You probably won’t read much in the computer press about yesterday’s Cyber-Security KTN Conference, as most of the security press were attending the BT Security Journalist of the Year Awards Lunch. But I can confirm it was an excellent event and well attended by many leading experts from Government, Academia and Industry. The agenda was dominated by Human Factors, yet again confirming that this is one of this year’s hot subjects. And it’s not only the user perspective that’s important, but also the need for better design of systems to minimise their exposure to social engineering attacks.
I’ve long supported the need for more attention to this area. In my days at Shell we brought in behavioural psychologists to help develop our security education campaigns. That was money well spent, as it transformed the effectiveness of our efforts. In my view, it’s important to get professional advice before designing such campaigns. That’s why many educational initiatives still fail to hit the spot, though I have to admit that the quality of ideas, material and advice available today is much improved.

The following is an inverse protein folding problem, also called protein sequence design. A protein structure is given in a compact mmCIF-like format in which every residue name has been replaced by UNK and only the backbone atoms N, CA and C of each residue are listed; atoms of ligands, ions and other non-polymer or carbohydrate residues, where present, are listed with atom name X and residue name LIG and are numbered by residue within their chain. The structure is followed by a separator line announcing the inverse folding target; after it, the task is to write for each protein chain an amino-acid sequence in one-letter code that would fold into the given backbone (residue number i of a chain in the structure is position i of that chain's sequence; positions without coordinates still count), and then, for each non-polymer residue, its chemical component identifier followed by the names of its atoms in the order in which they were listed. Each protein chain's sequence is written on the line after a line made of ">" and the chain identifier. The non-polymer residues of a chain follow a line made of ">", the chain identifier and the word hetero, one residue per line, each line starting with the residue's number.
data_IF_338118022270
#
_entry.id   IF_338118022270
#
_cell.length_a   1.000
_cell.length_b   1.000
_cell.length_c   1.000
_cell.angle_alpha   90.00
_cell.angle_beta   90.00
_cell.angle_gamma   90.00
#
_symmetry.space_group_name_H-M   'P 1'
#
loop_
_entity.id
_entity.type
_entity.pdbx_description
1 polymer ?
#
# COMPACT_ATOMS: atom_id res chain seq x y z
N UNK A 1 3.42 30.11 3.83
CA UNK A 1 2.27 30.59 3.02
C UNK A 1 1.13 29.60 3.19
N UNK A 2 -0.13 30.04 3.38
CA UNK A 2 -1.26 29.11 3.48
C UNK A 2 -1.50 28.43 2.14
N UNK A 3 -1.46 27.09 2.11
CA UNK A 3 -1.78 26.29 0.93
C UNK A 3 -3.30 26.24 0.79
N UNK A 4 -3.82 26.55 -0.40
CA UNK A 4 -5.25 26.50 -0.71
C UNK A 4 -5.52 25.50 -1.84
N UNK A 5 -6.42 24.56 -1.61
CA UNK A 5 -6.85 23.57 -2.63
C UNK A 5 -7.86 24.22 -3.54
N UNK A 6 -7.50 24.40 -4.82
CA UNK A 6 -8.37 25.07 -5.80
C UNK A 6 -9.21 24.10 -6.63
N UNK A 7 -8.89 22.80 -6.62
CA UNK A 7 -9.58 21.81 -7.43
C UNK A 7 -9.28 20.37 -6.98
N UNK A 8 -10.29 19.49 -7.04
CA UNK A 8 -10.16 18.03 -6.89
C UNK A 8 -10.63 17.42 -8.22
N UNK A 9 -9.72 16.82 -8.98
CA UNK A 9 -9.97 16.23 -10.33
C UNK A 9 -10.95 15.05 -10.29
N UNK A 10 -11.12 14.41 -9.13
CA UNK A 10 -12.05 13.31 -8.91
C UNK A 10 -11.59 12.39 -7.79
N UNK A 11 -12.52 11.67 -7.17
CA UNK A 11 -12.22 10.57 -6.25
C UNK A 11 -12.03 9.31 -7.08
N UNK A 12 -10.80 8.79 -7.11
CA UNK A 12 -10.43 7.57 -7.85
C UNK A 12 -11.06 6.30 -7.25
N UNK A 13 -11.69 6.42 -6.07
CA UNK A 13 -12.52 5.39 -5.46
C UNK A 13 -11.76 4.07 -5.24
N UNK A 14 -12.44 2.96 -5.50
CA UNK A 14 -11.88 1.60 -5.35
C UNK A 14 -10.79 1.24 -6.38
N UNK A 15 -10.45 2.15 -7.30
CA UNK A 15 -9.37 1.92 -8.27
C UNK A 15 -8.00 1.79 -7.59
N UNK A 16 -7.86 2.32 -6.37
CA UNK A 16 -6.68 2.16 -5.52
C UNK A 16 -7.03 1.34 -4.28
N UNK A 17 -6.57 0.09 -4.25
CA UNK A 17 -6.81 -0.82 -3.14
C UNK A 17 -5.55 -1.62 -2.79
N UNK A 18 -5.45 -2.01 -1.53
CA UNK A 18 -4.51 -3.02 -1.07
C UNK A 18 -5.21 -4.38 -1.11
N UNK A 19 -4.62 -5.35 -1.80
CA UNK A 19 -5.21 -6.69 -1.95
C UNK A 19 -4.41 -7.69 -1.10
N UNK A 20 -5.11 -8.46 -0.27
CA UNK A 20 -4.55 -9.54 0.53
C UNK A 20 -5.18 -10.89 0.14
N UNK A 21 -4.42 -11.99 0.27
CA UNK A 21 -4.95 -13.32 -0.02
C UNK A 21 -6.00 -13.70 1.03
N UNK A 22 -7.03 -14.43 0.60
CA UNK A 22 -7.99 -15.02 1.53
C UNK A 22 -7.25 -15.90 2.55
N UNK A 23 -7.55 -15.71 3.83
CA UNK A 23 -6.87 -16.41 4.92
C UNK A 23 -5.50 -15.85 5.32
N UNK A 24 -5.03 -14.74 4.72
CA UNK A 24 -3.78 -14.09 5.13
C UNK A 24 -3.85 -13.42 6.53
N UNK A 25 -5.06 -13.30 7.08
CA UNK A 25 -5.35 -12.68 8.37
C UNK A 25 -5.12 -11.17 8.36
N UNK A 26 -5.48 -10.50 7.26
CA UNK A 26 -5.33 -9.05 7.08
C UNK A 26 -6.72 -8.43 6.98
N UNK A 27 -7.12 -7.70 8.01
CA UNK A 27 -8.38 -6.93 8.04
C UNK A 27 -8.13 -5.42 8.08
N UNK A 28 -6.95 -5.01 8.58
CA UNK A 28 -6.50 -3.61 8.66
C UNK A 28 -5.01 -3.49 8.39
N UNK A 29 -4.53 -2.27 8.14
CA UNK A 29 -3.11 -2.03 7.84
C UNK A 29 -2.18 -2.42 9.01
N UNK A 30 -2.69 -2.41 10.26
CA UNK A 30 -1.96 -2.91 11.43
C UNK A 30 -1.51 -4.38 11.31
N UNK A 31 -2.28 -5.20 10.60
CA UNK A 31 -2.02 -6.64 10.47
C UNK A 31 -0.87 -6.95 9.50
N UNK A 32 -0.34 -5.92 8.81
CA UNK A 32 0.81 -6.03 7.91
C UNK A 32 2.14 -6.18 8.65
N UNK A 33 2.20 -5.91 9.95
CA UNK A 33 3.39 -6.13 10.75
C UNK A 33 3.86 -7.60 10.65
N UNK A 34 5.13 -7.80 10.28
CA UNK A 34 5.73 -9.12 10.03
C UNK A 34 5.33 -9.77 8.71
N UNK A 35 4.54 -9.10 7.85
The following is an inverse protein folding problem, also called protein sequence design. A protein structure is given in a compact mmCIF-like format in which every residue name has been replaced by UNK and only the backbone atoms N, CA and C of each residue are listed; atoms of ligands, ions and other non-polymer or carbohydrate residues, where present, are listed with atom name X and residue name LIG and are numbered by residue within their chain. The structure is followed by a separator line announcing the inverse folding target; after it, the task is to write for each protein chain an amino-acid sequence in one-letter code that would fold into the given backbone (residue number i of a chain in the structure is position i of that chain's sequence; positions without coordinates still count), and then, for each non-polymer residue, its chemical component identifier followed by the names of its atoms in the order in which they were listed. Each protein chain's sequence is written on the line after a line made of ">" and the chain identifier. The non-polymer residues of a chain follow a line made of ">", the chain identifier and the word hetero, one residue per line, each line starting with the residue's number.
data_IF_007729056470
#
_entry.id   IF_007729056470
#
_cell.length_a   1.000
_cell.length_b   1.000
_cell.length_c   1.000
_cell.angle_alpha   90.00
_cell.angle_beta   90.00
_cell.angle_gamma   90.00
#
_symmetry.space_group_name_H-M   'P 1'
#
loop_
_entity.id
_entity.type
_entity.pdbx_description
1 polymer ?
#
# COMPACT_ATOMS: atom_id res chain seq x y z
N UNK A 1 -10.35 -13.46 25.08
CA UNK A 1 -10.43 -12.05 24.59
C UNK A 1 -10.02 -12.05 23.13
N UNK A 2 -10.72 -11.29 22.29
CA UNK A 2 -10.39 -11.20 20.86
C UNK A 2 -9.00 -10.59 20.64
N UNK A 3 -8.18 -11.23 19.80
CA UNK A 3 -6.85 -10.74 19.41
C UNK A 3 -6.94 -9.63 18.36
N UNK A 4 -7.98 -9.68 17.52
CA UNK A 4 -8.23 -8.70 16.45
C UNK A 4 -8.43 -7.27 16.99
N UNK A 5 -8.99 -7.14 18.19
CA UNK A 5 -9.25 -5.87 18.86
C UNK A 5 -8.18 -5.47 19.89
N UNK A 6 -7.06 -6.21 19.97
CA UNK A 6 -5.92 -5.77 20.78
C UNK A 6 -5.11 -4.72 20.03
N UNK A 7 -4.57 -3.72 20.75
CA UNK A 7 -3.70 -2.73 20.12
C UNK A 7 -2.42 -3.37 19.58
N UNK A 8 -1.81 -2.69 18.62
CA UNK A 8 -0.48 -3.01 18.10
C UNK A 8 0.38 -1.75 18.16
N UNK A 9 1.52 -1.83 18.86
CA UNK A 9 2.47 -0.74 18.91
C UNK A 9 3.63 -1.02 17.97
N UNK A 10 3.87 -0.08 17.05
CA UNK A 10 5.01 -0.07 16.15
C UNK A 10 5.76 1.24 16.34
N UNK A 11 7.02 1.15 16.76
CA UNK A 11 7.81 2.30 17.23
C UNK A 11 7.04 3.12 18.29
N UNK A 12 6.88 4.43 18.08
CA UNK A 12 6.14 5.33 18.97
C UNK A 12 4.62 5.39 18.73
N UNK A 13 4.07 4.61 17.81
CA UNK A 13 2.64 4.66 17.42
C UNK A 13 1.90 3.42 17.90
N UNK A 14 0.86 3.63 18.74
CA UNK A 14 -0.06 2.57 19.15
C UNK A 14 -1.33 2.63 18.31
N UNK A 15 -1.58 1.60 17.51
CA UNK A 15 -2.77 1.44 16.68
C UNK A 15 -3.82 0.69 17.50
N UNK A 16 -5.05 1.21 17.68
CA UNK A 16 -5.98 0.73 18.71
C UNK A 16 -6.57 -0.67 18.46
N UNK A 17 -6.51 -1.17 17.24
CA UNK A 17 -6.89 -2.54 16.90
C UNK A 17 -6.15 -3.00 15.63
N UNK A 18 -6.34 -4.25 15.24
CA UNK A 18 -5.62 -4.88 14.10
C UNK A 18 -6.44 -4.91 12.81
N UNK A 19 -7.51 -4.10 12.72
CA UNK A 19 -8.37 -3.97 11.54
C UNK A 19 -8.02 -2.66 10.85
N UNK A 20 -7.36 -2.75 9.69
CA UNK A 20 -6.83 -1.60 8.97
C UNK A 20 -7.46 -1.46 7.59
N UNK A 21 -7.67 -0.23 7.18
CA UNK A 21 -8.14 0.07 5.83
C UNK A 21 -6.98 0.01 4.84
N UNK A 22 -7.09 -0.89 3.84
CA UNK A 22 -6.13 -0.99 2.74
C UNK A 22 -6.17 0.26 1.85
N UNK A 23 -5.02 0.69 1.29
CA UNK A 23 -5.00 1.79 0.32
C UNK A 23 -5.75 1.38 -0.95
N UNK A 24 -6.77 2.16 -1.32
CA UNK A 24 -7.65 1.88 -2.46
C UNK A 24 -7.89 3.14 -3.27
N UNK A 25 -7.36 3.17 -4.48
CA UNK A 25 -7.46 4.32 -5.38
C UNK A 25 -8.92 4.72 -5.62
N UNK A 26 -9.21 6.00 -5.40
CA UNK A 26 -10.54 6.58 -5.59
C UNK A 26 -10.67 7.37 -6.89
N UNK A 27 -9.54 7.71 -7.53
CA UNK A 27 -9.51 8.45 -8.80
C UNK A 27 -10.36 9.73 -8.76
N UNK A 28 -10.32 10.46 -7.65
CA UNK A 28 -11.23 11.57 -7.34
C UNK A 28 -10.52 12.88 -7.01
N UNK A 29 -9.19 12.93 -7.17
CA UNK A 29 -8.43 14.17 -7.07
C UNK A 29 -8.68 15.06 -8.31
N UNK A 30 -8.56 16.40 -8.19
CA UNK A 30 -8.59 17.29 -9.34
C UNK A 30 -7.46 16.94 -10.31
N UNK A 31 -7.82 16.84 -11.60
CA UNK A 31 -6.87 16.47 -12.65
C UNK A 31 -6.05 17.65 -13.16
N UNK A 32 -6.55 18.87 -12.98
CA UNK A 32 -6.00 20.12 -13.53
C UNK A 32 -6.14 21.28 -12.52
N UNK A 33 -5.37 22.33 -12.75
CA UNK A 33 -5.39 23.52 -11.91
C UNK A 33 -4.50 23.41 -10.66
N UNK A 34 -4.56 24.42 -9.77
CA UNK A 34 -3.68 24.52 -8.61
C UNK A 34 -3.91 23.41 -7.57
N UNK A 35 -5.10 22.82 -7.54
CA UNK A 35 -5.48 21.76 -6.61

The DTI also announced awards to four consortia for human factors research. I’m delighted to say that I’m involved in one of them, working with Chronicle Solutions and the University of Plymouth. We’re researching the analysis of human behaviour from network communications. It’s a tough subject so I’d be grateful to hear from anyone with any relevant experience or ideas that they’re prepared to share with the project team.
It’s good to see human factors getting the attention they deserve, but I wouldn’t go as far as Dr Richard Ford, from the Center for Security Science at Florida Institute of Technology, who stated at yesterday’s conference that “technology holds some answers, people hold the rest”. For me it should be the other way around. Because we need more investment in technology to compensate for the limitations and failings of humans.